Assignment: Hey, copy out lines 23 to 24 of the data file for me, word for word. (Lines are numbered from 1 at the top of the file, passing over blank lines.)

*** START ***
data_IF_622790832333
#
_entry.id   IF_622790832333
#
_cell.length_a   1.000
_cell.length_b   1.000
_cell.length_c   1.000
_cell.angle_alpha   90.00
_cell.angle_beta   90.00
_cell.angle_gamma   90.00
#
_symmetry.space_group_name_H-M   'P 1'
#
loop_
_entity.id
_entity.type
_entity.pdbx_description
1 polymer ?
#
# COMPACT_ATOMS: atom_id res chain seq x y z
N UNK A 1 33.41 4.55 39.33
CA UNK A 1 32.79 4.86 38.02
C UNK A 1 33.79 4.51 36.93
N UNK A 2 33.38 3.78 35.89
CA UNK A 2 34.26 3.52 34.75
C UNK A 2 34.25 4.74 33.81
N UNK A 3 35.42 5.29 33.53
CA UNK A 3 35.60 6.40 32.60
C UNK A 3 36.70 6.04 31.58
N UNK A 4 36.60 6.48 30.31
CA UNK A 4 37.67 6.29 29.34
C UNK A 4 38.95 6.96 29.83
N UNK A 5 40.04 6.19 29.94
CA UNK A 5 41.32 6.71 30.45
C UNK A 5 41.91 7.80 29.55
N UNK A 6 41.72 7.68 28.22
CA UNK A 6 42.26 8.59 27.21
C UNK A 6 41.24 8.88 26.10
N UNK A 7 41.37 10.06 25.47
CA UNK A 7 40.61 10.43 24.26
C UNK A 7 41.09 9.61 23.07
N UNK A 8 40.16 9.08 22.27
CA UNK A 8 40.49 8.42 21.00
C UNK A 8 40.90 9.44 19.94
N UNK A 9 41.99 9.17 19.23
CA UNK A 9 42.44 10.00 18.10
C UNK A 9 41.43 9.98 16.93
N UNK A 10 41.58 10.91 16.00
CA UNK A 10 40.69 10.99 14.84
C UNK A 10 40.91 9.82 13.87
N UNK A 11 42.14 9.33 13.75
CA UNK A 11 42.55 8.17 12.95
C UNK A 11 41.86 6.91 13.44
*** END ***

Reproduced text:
C UNK A 1 33.79 4.51 36.93
N UNK A 2 33.38 3.78 35.89